Frightened Rabbit - Pedestrian Verse
Missing circuitous narratives and flipside thrills but sounding bigger and heavier than ever
Long before they became an international major label concern; before they provoked a rampant wireless love-in from Radio 1’s Zane Lowe with new single ‘The Woodpile’; before they wrote our alternative national anthem in 2008’s ‘Keep Yourself Warm’ -- alt.rock five-piece Frightened Rabbit were a fraternal Selkirk duo. They were Scott (vocals/guitar) and Grant Hutchison (drums), and the brothers’ cardinal dynamic still fires up Frightened Rabbit’s beating heart. It rebounds across this terrific fourth album from a band who sound bigger, and heavier, than ever.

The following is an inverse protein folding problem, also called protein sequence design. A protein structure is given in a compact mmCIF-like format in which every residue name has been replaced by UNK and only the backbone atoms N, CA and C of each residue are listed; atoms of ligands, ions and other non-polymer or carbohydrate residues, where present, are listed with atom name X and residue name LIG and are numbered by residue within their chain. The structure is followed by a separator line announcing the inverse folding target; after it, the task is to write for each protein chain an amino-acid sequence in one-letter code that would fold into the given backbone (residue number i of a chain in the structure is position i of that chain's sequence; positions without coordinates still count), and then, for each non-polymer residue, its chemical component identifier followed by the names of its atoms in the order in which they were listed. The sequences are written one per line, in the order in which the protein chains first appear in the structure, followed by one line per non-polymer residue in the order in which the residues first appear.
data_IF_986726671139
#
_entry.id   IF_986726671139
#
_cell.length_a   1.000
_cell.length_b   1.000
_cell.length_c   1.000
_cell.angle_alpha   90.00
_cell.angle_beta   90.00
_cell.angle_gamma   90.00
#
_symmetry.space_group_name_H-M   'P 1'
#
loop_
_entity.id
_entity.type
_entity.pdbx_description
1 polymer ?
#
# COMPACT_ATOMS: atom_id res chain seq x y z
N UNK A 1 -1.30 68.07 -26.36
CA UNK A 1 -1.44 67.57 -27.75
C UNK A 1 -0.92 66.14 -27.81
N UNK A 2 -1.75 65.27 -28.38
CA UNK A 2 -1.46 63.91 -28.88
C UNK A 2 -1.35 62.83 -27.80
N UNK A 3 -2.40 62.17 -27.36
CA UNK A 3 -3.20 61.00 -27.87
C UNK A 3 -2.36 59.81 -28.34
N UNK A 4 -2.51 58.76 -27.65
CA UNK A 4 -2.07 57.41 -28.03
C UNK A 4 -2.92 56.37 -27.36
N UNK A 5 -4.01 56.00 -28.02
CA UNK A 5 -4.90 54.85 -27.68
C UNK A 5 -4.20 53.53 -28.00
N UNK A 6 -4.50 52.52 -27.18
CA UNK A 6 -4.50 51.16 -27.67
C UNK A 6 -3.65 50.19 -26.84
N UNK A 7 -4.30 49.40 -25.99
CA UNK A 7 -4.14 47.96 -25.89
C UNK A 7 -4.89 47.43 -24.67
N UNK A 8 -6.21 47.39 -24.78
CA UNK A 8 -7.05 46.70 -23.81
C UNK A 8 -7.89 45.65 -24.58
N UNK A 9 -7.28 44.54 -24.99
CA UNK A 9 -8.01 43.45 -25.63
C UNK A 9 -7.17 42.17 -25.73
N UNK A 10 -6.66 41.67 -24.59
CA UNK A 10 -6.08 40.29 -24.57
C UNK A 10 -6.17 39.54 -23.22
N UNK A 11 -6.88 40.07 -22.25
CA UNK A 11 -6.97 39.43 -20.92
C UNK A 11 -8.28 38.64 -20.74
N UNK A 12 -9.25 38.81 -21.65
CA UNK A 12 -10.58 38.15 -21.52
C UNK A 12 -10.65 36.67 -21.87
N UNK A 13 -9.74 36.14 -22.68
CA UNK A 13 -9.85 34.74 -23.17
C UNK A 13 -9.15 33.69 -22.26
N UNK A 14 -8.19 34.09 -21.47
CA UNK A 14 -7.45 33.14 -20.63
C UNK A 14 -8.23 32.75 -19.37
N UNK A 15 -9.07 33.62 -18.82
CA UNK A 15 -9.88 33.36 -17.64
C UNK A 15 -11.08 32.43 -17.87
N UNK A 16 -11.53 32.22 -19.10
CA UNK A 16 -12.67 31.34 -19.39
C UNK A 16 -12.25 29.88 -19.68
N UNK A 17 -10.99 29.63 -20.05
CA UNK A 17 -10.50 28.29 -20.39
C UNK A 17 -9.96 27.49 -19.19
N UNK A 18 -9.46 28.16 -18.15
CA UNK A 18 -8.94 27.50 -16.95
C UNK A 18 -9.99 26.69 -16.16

If Pedestrian Verse is missing the circuitous narratives and flipside thrills that made 2008’s second LP, Midnight Organ Fight (Fat Cat) a landmark, then it compensates with front-loaded melodic indie-rock in spades: not least the audacious swagger of ‘The Woodpile’ and the thundering, whistling euphoria of hit-in-waiting ‘Late March, Death March’ -- a match for anything they’ve released that embodies their modus operandi: drum-propelled, anthemic indie, offset with bruised, sometimes desolate lyrics (dissing the holy man, baiting mortality, lobbing apologies, ad infinitum).
But if it’s a reassuringly Frabbit-esque sentiment that closes the album on glorious swansong ‘The Oil Slick’ -- with the line ‘these are disastrous times’ -- then observe the concluding radiant riffs, the major chord and the birdsong that says: there are bright skies ahead.